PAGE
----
In the chapter Coded Form and Electronic Production in the book Art and Electronic Media, electronic and digital art is given a fairly nostalgic and fascinating glimpse-of-the-past – specifically at its history. From the 1950s where oscilloscopes were used to create geometric patterns, to simple algorithms that created clusters of patterns – either abstract or obfuscations of familiar objects (e.g., people), to three-dimensional representations of people lip-syncing to electronic music.
It’s an amazing walk through several decades where artists find new and interesting ways and uses to express their creative drive using tools that – at that point in history – had never been considered artists’ tools.
The chapter starts off posing the premise so many luddites have expressed which is: techno-art “lacks the aura of an individually handcrafted original”. This stems from the very nature of what computers do for us which is perform repetitive tasks consistently and quickly and much faster than humans can perform. Or perhaps because math, algorithms, and complex rules are used this somehow removes any chance of intuitive processes, any sort of eureka moments of inspiration, penning it as a strictly perfunctory and analytical process.
But how is this different than a potter using a potter’s wheel to shape clay quickly and repetitively instead of using his bare hands? Or an artist who uses an airbrush to create a work of art in a fraction of the time that it takes the painter who uses a paint brush? Of course the low hanging fruit or straw man logical fallacy is to insist that not only does the tool automate quickly, but it replicates at the same speed if not faster, thus creating a work that is industrialized, mass-produced, and missing its soul.
This line of thinking dates at least as far back as the fifteenth century where opponents of the printing press expressed disdain at the automaton that threatened the uniqueness of individually crafted objects: books. Is the computer the machine that makes art? I don’t believe it is. That seems to be a posthumanistic, almost nihilistic outlook from where I stand. I prefer to look at it the same way Sol LeWitt described conceptual art (i.e., conceptualism) which is that the “idea becomes a machine that makes the art”, which eliminates the technology from being anything more than an extension of the artist’s mind, an appendage.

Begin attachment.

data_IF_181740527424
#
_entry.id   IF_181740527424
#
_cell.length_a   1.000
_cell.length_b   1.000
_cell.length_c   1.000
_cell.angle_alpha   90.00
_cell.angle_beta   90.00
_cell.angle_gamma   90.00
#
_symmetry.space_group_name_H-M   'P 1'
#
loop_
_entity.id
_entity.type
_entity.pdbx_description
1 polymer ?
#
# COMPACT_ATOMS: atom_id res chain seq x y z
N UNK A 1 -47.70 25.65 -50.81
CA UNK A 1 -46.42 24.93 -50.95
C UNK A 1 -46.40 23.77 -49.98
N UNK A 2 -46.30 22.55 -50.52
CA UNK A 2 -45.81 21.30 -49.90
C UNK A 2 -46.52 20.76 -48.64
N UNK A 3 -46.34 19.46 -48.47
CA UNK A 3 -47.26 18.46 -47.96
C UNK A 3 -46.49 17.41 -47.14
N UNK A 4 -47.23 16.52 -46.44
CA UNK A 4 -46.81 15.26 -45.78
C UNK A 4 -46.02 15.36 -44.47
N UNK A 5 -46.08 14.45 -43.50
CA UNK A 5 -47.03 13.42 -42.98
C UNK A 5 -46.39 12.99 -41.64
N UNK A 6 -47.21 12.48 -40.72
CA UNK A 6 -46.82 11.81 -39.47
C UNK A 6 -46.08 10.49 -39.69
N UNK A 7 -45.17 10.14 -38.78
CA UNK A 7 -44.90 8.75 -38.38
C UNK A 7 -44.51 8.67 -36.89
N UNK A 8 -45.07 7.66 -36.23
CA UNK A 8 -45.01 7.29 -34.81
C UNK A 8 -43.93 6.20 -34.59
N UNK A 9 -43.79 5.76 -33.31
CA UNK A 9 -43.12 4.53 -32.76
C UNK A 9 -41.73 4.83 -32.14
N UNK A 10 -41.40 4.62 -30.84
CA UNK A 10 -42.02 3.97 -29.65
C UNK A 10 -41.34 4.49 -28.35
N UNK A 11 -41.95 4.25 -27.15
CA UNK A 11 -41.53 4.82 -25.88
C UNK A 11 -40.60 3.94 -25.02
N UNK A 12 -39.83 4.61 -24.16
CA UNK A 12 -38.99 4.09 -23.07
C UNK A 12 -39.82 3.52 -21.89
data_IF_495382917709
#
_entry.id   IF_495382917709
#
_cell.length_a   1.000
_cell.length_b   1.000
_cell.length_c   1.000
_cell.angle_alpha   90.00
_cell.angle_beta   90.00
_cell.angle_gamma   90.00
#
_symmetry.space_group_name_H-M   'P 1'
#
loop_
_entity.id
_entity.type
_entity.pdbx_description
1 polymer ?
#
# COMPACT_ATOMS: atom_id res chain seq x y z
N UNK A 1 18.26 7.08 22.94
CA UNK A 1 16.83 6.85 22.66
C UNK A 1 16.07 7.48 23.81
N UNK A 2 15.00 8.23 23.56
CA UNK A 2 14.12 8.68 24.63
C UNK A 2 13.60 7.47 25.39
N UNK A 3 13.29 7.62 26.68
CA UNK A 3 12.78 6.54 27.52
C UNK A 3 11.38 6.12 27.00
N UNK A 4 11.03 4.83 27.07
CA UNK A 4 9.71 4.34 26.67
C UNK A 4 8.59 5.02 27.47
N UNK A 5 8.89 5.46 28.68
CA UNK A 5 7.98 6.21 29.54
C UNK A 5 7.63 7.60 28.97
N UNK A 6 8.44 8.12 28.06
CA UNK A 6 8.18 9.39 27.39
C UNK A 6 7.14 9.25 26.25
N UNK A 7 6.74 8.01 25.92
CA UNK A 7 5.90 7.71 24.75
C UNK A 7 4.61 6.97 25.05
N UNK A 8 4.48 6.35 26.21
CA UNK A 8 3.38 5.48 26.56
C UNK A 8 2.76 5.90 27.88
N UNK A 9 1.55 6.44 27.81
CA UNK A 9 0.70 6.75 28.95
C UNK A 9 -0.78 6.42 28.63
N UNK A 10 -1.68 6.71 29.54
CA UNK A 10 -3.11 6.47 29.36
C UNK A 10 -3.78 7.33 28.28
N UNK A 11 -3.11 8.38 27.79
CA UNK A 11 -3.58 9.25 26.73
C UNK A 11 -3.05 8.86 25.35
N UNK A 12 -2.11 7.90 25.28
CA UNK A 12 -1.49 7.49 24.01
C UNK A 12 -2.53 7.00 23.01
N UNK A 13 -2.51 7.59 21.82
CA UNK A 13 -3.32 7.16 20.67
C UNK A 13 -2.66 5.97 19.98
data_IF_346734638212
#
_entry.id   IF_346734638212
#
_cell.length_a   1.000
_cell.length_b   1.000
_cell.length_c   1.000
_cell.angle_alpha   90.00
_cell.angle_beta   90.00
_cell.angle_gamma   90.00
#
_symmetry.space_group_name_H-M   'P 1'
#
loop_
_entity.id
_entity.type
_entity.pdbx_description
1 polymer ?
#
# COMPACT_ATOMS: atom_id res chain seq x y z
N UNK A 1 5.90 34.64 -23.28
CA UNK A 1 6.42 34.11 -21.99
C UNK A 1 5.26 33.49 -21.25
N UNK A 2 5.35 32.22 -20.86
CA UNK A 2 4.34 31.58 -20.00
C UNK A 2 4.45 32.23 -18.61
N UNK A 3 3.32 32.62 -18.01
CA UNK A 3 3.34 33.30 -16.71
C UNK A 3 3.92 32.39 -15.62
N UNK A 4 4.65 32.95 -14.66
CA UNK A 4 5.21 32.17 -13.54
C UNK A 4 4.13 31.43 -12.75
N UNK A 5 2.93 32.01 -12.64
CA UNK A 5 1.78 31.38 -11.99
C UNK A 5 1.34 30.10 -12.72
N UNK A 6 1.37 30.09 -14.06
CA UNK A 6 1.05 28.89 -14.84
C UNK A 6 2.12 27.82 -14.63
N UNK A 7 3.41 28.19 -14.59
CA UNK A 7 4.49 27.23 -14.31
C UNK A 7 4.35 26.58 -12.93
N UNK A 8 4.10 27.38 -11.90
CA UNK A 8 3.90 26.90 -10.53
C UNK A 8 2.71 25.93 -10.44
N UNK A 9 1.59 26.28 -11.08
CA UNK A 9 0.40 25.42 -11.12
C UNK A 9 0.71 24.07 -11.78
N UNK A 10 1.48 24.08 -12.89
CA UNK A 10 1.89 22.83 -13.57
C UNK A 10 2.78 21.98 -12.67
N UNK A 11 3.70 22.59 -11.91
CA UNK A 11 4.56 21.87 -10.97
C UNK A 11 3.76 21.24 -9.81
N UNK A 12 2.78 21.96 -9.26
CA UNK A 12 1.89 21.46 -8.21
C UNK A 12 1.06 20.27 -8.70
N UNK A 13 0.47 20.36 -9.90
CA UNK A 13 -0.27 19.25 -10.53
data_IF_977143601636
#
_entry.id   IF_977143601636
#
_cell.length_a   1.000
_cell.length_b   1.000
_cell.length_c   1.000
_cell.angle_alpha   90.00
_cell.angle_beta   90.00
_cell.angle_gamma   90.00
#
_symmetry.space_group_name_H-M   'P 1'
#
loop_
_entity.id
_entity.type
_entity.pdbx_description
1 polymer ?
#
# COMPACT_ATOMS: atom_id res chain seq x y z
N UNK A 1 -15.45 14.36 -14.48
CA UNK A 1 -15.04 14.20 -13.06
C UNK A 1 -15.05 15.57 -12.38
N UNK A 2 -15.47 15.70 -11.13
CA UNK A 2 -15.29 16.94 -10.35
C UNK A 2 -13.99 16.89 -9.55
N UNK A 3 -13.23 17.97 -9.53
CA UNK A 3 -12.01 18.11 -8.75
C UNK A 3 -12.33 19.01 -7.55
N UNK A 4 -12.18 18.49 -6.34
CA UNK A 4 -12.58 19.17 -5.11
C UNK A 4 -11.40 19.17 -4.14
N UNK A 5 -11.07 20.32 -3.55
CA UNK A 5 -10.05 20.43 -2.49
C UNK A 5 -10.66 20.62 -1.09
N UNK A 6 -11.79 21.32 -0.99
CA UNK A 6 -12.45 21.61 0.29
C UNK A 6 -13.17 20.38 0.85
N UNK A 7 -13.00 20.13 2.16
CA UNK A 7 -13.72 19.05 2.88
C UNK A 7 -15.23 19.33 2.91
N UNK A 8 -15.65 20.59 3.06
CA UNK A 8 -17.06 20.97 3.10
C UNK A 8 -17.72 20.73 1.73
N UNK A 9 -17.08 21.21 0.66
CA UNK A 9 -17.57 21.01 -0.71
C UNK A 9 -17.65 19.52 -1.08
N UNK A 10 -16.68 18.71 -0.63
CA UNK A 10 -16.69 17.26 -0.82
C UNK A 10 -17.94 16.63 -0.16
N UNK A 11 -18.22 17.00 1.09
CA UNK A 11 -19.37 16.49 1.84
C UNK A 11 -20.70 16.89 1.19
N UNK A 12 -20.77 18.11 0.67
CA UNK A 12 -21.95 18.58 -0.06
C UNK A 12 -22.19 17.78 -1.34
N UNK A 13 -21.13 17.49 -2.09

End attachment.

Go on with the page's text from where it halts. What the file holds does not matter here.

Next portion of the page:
Digital art has always had a controversial side and one more recent example that seems to have garnered Internet buzz is the resurrection of dead celebrities, as in the case of Disney’s 2016 film, Rogue One: A Star Wars Story. In this film, the character Grand Moff Tarkin, originally played by Peter Cushing in the 1977 Twentieth Century Fox release Star Wars: A New Hope, is resurrected using Computer Graphics Imagery (CGI) in order to bridge the narrative between the two films. The attention to detail by the artists and the state-of-the-art technology were able to provide a rather convincing and believable persona back-from-the-grave (see figure 1). The binary reaction has been either fans loving the recreation (or even better, not even aware of it), to critics’ shouts of “digital indignity” and “reduction of the soul” (Shoard, 2016) lashings out.
Figure 1 – Spot the CGI Peter Cushing
And while this controversy is more about the potential disrespect of deceased actors, it once again points to the automation, mathematical, and algorithmic power that digital art allows artists to wield in order to express an idea, capture a feeling, or, in the case of the digital representation of Peter Cushing, connect a story arch between two movies created decades apart.
Shoard, C. (2016, December 21). Peter Cushing is dead. Rogue One’s resurrection is a digital indignity. Retrieved from The Guardian: https://www.theguardian.com/commentisfree/2016/dec/21/peter-cushing-rogue-one-resurrection-cgi